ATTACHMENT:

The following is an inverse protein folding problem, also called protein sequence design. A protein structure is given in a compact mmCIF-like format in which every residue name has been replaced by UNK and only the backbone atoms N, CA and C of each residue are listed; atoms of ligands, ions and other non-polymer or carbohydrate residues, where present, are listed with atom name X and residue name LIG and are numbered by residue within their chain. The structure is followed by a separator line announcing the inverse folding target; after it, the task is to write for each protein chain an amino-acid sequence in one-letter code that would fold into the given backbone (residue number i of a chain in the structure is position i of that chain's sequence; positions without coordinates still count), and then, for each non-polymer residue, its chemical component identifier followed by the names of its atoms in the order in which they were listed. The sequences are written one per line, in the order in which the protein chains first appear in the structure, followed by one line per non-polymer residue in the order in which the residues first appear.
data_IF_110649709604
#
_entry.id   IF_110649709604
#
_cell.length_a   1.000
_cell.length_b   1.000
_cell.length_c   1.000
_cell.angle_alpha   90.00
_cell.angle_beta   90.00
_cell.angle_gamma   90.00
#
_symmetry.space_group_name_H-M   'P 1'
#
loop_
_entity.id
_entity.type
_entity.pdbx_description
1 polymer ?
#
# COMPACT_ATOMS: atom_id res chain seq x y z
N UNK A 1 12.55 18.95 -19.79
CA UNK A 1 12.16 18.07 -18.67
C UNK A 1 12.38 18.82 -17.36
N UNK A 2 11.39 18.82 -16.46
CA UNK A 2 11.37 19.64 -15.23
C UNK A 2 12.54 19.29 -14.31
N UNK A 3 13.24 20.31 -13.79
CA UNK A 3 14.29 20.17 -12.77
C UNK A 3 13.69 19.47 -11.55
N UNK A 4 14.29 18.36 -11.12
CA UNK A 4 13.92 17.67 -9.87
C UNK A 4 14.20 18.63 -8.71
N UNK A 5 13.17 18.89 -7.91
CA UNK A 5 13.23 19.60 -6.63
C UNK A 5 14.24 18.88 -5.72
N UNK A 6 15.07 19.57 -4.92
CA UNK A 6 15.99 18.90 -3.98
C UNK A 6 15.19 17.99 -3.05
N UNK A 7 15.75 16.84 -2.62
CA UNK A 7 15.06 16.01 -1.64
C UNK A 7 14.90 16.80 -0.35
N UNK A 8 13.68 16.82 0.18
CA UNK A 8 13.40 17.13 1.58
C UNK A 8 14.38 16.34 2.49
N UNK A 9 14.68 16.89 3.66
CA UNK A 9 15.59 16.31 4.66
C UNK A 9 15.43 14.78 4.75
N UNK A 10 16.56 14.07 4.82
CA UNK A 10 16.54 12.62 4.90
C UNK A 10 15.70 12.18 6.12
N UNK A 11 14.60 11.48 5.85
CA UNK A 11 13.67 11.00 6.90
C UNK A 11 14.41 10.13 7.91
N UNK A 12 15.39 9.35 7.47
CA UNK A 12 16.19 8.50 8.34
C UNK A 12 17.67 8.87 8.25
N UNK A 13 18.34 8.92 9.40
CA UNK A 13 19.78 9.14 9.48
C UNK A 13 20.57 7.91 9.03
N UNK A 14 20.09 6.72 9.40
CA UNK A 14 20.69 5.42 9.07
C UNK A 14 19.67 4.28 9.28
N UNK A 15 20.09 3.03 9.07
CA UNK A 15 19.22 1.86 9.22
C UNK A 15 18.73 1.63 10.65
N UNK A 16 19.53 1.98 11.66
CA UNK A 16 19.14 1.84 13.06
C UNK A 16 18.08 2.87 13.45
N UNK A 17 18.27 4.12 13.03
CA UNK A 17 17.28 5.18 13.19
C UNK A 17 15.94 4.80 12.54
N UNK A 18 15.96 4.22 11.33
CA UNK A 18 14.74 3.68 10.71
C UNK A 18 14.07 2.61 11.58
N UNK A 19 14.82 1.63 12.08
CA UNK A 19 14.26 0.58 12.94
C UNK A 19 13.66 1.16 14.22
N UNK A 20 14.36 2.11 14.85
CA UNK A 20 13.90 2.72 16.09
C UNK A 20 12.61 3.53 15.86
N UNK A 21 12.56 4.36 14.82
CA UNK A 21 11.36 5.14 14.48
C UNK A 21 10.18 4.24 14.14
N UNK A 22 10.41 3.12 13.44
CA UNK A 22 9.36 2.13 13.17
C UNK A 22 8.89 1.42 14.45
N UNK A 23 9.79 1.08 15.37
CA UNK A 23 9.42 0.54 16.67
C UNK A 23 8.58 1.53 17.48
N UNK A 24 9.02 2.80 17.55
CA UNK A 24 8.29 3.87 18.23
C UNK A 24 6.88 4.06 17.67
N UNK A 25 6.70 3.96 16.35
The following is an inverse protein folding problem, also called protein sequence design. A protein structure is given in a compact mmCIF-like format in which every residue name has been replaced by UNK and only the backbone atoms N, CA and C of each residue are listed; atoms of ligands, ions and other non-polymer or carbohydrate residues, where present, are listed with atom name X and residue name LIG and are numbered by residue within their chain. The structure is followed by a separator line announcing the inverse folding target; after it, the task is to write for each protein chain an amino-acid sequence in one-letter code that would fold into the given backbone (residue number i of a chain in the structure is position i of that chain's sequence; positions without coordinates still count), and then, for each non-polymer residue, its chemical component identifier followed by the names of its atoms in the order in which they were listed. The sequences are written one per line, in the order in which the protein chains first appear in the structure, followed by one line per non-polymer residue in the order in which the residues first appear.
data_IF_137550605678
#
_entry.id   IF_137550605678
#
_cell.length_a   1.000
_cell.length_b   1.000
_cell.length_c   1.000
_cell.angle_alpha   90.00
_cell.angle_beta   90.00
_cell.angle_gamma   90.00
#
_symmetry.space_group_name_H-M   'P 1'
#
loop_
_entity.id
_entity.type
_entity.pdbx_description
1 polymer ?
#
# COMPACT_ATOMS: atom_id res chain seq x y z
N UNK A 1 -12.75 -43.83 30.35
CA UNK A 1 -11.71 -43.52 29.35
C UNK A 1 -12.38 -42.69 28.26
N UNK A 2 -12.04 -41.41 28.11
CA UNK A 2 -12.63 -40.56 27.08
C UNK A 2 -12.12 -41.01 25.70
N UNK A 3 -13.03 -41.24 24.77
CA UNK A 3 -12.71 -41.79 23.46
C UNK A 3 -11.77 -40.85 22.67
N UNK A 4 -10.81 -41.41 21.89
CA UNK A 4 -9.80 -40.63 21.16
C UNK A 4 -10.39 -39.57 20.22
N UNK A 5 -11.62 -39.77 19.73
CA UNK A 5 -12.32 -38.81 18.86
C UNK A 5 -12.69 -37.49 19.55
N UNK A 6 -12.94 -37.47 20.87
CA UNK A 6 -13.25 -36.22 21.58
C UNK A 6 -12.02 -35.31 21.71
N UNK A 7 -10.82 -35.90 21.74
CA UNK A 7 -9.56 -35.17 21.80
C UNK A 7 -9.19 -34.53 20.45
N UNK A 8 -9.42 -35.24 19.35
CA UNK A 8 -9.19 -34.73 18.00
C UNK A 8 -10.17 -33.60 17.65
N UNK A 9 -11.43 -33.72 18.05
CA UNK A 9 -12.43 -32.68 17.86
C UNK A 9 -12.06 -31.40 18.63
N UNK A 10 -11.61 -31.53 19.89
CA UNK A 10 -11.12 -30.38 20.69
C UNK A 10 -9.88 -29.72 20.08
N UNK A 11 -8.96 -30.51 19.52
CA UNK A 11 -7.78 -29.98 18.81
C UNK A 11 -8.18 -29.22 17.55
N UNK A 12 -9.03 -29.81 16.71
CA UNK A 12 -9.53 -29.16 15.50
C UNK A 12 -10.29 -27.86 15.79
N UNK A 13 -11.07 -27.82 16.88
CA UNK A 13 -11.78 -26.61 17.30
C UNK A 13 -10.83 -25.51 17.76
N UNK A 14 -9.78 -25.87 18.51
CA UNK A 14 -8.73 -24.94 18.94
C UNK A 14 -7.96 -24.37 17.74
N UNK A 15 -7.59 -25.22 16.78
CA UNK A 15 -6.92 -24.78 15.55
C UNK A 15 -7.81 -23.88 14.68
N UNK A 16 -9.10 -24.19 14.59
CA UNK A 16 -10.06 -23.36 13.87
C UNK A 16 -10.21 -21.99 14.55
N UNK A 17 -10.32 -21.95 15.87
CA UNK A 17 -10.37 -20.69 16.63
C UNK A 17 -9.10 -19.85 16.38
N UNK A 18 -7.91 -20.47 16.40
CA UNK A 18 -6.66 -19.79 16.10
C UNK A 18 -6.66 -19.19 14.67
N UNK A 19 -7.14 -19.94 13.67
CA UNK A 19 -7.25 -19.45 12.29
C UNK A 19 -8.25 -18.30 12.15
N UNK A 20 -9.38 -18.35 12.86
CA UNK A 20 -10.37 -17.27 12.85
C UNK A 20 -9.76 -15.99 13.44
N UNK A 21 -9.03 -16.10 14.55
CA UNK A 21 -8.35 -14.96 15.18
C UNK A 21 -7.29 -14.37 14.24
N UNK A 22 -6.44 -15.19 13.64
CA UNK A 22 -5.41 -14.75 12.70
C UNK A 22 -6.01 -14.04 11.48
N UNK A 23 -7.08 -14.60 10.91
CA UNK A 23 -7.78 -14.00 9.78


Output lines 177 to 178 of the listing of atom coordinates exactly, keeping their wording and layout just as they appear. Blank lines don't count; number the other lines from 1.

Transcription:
CA UNK A 21 -8.35 -14.96 15.18
C UNK A 21 -7.29 -14.37 14.24